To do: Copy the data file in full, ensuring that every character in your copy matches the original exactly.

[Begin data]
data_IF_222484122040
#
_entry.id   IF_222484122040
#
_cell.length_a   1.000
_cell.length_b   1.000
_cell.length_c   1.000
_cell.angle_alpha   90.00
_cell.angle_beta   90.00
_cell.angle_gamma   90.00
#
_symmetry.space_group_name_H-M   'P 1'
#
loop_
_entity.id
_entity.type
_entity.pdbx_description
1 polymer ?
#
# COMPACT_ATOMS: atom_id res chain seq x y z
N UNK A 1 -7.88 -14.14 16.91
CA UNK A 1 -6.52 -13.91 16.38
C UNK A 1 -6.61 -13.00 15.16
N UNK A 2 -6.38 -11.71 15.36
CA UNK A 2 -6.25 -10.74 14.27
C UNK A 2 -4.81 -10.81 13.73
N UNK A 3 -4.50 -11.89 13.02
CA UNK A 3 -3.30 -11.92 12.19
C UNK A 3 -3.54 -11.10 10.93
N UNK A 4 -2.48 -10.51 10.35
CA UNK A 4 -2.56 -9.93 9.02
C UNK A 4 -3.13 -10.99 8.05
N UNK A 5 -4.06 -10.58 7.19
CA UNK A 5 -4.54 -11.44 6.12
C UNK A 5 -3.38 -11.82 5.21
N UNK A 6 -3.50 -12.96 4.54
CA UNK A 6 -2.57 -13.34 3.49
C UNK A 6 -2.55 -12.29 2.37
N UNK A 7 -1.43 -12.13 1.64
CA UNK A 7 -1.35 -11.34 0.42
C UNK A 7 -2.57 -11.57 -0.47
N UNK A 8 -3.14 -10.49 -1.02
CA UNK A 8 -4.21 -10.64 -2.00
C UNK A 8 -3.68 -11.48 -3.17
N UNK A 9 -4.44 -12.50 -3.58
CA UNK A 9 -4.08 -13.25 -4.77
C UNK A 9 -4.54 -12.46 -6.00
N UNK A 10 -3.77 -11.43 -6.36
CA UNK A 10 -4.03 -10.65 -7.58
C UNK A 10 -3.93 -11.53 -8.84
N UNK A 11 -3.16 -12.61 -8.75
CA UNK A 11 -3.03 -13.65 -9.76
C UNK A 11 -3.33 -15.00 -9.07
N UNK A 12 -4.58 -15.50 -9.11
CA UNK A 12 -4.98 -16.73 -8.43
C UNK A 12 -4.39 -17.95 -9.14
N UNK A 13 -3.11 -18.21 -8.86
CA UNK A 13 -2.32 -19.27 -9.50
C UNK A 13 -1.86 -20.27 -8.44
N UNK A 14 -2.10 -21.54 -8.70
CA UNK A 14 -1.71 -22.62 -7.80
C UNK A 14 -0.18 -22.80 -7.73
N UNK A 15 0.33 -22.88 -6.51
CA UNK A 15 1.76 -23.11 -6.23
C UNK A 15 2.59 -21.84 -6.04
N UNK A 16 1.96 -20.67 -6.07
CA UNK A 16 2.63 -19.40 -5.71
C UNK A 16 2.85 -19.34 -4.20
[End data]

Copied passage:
data_IF_222484122040
#
_entry.id   IF_222484122040
#
_cell.length_a   1.000
_cell.length_b   1.000
_cell.length_c   1.000
_cell.angle_alpha   90.00
_cell.angle_beta   90.00
_cell.angle_gamma   90.00
#
_symmetry.space_group_name_H-M   'P 1'
#
loop_
_entity.id
_entity.type
_entity.pdbx_description
1 polymer ?
#
# COMPACT_ATOMS: atom_id res chain seq x y z
N UNK A 1 -7.88 -14.14 16.91
CA UNK A 1 -6.52 -13.91 16.38
C UNK A 1 -6.61 -13.00 15.16
N UNK A 2 -6.38 -11.71 15.36
CA UNK A 2 -6.25 -10.74 14.27
C UNK A 2 -4.81 -10.81 13.73
N UNK A 3 -4.50 -11.89 13.02
CA UNK A 3 -3.30 -11.92 12.19
C UNK A 3 -3.54 -11.10 10.93
N UNK A 4 -2.48 -10.51 10.35
CA UNK A 4 -2.56 -9.93 9.02
C UNK A 4 -3.13 -10.99 8.05
N UNK A 5 -4.06 -10.58 7.19
CA UNK A 5 -4.54 -11.44 6.12
C UNK A 5 -3.38 -11.82 5.21
N UNK A 6 -3.50 -12.96 4.54
CA UNK A 6 -2.57 -13.34 3.49
C UNK A 6 -2.55 -12.29 2.37
N UNK A 7 -1.43 -12.13 1.64
CA UNK A 7 -1.35 -11.34 0.42
C UNK A 7 -2.57 -11.57 -0.47
N UNK A 8 -3.14 -10.49 -1.02
CA UNK A 8 -4.21 -10.64 -2.00
C UNK A 8 -3.68 -11.48 -3.17
N UNK A 9 -4.44 -12.50 -3.58
CA UNK A 9 -4.08 -13.25 -4.77
C UNK A 9 -4.54 -12.46 -6.00
N UNK A 10 -3.77 -11.43 -6.36
CA UNK A 10 -4.03 -10.65 -7.58
C UNK A 10 -3.93 -11.53 -8.84
N UNK A 11 -3.16 -12.61 -8.75
CA UNK A 11 -3.03 -13.65 -9.76
C UNK A 11 -3.33 -15.00 -9.07
N UNK A 12 -4.58 -15.50 -9.11
CA UNK A 12 -4.98 -16.73 -8.43
C UNK A 12 -4.39 -17.95 -9.14
N UNK A 13 -3.11 -18.21 -8.86
CA UNK A 13 -2.32 -19.27 -9.50
C UNK A 13 -1.86 -20.27 -8.44
N UNK A 14 -2.10 -21.54 -8.70
CA UNK A 14 -1.71 -22.62 -7.80
C UNK A 14 -0.18 -22.80 -7.73
N UNK A 15 0.33 -22.88 -6.51
CA UNK A 15 1.76 -23.11 -6.23
C UNK A 15 2.59 -21.84 -6.04
N UNK A 16 1.96 -20.67 -6.07
CA UNK A 16 2.63 -19.40 -5.71
C UNK A 16 2.85 -19.34 -4.20